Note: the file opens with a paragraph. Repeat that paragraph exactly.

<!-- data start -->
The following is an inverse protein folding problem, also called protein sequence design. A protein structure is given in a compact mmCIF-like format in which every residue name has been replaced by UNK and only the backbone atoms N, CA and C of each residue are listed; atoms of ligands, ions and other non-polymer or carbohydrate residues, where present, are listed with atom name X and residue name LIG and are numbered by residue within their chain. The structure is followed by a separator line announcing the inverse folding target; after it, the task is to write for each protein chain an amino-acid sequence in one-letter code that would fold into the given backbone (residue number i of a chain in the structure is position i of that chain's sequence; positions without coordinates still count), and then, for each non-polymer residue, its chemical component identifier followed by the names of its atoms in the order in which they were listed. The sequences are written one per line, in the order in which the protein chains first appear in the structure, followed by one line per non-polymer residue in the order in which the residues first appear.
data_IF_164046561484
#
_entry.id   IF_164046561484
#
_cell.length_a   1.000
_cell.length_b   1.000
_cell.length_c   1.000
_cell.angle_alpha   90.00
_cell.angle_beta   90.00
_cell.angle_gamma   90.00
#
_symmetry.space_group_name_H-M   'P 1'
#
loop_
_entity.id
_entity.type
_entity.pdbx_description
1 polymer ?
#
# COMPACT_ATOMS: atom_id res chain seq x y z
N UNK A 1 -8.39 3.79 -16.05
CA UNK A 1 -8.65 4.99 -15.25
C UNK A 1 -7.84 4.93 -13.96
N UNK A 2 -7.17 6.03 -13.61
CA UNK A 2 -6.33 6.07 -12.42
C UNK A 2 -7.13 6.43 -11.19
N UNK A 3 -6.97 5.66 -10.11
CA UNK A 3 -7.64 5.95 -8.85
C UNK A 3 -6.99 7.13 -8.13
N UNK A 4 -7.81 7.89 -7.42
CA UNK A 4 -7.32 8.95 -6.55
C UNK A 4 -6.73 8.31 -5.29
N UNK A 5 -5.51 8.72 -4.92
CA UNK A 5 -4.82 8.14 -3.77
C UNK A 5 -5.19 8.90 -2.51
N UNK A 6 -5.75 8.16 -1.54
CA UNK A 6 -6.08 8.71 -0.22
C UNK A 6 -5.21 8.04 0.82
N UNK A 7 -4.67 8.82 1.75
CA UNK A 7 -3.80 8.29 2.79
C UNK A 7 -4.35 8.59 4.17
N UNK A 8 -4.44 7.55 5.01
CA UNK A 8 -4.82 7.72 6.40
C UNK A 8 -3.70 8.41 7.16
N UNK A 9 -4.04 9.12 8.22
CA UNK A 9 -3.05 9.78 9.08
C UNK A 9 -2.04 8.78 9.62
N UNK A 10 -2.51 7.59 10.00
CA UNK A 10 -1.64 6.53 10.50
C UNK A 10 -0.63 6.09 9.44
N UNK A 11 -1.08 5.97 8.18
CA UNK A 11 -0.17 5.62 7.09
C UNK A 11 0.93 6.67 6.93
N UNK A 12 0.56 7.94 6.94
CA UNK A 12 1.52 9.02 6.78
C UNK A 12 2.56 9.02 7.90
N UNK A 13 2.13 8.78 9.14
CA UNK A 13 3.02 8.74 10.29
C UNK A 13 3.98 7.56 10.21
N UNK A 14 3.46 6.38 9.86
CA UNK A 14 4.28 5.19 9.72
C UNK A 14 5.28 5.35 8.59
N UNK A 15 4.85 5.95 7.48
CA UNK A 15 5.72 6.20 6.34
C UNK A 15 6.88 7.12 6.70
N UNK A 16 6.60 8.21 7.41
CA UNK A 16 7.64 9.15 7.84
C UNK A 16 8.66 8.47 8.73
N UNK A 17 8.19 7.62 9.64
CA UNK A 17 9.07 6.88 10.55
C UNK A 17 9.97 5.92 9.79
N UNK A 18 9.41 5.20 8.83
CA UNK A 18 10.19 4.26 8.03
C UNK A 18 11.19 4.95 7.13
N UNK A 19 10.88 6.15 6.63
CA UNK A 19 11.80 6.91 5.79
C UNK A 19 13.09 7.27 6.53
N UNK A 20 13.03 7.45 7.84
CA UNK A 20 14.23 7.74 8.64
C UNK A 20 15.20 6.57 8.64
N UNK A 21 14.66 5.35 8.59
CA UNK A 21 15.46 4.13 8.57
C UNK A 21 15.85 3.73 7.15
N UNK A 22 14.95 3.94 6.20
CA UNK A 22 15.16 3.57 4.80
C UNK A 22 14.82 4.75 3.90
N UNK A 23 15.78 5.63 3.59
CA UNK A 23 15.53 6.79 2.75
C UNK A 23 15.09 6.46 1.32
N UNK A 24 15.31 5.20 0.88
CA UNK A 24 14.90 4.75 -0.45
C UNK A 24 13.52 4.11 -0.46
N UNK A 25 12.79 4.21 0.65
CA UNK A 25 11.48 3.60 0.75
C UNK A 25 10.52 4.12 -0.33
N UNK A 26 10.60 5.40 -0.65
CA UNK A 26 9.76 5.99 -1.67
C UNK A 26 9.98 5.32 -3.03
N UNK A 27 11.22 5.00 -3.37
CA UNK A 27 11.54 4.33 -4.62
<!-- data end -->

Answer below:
The following is an inverse protein folding problem, also called protein sequence design. A protein structure is given in a compact mmCIF-like format in which every residue name has been replaced by UNK and only the backbone atoms N, CA and C of each residue are listed; atoms of ligands, ions and other non-polymer or carbohydrate residues, where present, are listed with atom name X and residue name LIG and are numbered by residue within their chain. The structure is followed by a separator line announcing the inverse folding target; after it, the task is to write for each protein chain an amino-acid sequence in one-letter code that would fold into the given backbone (residue number i of a chain in the structure is position i of that chain's sequence; positions without coordinates still count), and then, for each non-polymer residue, its chemical component identifier followed by the names of its atoms in the order in which they were listed. The sequences are written one per line, in the order in which the protein chains first appear in the structure, followed by one line per non-polymer residue in the order in which the residues first appear.